Ask Henrik and Peter: world's best recount their lives in umpiring

With the Leinster Hockey Umpires Association introducing a number of initiatives to promote that aspect of the sport, the revitalisation of the organisation is well underway.

Over 100 people turned out to Ray O’Connor and Geoff Conn’s preseason briefing on the new rules and ten people have already signed up to the Umpires Development Programme (UDP).

Between those two events, two of the world’s best whistle-blowers were in Dublin recently to provide their expertise and knowledge with a small but captivated audience in the Montrose Hotel.

Between them, Denmark’s Henrik Ehlers (above, left) and Holland’s Peter von Reth (below, left) have umpired every major event in world hockey and they gave their thoughts to the Hook on their illustrious careers.

‘Spikey’ Ehlers took up the whistle 25 years ago, admitting he was “not a very good player” but could see with Denmark’s standing in world hockey, opportunities to reach the top as an umpire were certainly to progress quickly to international level.

He has since taken charge of Champions Trophy final in Lahore in front of 50,000 fans but says World and Olympic finals are the highlights of an incredible career.

“They’re the pinnacles and stand out as memories. The WC final (in 2006) stands out as one of the best games I’ve ever been at, many goals, a lot of emotions in it; that was really big.

“And the Olympic final because it’s an Olympic final! They don’t come often so just being able to be a part of that size of game is incredible.”

As with any umpire, players invariably will try and use them as a scapegoat from time to time for adverse results.

It’s something which is part and parcel of the job, with Ehlers citing one particular example of the bronze medal match in the 2004 Olympics between Germany and Spain.

“Germany won on golden goal, there was some frustration on the Spanish part. They were quite upset they lost and tried to blame me for something I still haven’t worked out.”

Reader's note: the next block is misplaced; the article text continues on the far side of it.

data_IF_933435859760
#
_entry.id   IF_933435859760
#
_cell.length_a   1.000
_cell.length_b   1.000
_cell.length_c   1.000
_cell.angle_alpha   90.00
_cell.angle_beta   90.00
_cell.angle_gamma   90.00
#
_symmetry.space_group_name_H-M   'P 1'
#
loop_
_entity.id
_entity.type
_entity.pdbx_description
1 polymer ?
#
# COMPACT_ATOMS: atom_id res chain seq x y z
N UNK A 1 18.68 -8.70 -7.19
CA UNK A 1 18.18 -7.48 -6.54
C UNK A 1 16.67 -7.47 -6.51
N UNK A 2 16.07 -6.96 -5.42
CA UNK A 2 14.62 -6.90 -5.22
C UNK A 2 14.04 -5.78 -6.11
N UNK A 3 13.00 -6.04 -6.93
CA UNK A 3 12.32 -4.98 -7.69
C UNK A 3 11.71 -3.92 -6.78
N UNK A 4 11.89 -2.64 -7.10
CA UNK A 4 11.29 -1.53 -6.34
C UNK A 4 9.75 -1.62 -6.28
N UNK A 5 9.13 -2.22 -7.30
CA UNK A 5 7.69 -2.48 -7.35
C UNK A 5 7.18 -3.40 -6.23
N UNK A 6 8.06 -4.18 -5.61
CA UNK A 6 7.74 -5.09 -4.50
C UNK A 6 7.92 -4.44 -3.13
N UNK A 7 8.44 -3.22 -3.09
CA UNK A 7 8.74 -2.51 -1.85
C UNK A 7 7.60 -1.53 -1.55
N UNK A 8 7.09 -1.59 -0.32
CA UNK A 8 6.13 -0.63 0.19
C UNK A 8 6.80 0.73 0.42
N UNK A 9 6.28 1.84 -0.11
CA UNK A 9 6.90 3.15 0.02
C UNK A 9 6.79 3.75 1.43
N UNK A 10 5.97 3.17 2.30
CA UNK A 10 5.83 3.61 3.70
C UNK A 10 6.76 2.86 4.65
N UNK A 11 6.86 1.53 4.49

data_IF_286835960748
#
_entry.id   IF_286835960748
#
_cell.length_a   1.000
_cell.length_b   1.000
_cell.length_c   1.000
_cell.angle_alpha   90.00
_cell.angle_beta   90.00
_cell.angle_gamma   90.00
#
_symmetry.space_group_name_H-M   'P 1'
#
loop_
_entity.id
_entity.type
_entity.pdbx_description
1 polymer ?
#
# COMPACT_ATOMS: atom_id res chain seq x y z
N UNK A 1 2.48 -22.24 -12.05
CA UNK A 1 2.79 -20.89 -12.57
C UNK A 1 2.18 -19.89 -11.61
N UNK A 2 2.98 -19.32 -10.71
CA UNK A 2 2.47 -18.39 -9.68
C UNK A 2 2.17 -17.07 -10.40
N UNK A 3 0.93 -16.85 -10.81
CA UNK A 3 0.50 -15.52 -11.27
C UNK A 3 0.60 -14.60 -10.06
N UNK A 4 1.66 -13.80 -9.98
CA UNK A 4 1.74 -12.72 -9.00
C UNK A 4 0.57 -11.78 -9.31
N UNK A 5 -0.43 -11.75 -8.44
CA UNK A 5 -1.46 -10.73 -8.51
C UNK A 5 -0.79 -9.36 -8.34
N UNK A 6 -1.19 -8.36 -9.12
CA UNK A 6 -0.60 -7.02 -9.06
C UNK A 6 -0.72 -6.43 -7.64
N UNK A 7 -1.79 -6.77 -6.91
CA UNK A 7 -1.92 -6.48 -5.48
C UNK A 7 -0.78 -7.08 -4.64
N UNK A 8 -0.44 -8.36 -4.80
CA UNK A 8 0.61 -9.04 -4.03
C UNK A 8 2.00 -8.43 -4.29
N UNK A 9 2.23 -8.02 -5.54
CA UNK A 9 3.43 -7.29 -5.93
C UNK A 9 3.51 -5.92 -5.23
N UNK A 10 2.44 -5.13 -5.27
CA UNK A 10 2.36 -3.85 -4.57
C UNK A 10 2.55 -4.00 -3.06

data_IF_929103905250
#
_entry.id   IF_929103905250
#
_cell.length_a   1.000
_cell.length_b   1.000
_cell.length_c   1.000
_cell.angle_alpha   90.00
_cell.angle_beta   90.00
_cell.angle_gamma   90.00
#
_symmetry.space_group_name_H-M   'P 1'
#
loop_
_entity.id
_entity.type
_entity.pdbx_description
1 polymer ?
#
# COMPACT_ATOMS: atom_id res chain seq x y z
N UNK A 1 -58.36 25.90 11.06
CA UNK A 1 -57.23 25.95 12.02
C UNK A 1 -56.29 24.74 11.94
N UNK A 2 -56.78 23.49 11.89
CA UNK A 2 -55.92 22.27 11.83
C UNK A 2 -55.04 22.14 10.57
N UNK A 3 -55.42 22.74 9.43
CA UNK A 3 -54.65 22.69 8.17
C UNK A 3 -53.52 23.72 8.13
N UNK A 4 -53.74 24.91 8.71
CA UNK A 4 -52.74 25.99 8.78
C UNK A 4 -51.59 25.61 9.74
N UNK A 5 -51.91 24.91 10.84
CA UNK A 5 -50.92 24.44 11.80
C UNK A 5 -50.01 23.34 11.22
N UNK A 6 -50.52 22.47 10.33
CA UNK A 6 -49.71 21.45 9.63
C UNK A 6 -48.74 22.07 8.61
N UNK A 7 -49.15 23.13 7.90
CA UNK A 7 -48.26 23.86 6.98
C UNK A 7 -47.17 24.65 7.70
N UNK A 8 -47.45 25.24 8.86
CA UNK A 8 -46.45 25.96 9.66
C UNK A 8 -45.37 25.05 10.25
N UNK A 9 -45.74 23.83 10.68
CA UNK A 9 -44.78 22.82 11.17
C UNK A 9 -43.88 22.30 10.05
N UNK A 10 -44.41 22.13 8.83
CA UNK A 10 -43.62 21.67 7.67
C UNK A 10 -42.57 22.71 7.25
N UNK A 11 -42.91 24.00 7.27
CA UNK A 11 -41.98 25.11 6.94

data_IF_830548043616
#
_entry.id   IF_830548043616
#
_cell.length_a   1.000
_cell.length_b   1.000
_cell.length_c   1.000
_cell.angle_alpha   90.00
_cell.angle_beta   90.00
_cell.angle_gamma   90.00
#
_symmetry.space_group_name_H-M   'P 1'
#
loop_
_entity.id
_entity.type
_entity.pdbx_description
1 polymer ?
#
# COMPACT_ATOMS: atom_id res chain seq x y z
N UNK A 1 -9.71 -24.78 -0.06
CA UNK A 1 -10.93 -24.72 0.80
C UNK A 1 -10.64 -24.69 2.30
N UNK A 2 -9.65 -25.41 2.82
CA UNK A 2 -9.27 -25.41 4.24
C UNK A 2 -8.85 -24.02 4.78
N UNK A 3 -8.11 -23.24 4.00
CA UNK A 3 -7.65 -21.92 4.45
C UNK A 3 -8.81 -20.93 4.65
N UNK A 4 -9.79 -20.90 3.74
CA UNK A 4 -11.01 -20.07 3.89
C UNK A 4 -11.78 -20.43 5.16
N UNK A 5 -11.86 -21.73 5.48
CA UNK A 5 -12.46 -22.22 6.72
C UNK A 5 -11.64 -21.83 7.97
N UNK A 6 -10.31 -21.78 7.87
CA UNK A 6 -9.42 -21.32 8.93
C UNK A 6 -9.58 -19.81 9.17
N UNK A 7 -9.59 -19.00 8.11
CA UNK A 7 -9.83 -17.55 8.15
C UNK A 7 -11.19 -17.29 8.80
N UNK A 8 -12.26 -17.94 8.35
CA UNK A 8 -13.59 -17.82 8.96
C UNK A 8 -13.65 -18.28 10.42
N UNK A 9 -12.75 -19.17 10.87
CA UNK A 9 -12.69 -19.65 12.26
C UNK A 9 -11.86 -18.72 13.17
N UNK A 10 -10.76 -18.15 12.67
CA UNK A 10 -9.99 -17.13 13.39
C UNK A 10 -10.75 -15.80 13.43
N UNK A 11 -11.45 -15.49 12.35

“In these instances, you find someone that you trust and have a discussion about how it happened, what could have been the reason for their reaction. It’s tough to deal with because you feel like you’re part of something that is unique and have done a good job but as time goes on you get a thicker skin.

“You cannot think after every game, I should have done this. It’s done, you evaluate and try and learn from it, learn why the mistake happened – maybe you’re out of position or did not read the game – and then take it as a learning process.”

Peter von Reth describes his route to the top as “simple”, saying that in the Netherlands you just start umpiring at club level and after that it is an “automatic” process.

He started taking charge of games at the Racing club in Eindhoven aged 15, helping out with his father’s veteran’s games and his sister’s league matches. He became a KNHB official seven years later.

“It’s automatic. When you umpire in Dutch leagues you will be observed and every season you can be promoted and one day you can get a letter inviting you to a tournament. And you feel ‘hey, this is going well!’”

Asked what constitutes a good game from his perspective, he says: “No incidents!” Famously, he took charge of Pakistan and India’s first international fixture in 15 years which produced no incident and a goal-less draw.

He adds: “With umpiring, you try and prevent incidents by reading and understanding the game. Understanding what the players want to do and how the play develops; understanding how skill works.

“Understanding that top players really are skillful and you need to hold the whistle longer because if they are very skillful you need the extra-time.”

His record of achievement, unlike Ehlers, was always going to be tied directly to his countries national success. Holland reached numerous major finals during his time at international level, disbarring him from getting the top finals in those events on a number of occasions.

As the Dutch umpire at five Champion’s Trophy events, though, he got the top honour four times as his country’s national team continually failed to produce the goods, prompting the players to request, with tongue-in-cheek, “never join us again”.

Like Ehlers, he says he was not the best hockey player but his skills got him up close and personal with many of the world’s greats. With the UDP getting underway last this month, you could take the first step to following in their footsteps.

* If you would are keen to try and emulate these guys achievements, or just get started at umpiring, there are only a few places left in this year’s UDP. The programme begins in late October. Apply, in the first instance, to Crozier Deane at or 086 828 1393

Partners of The Hook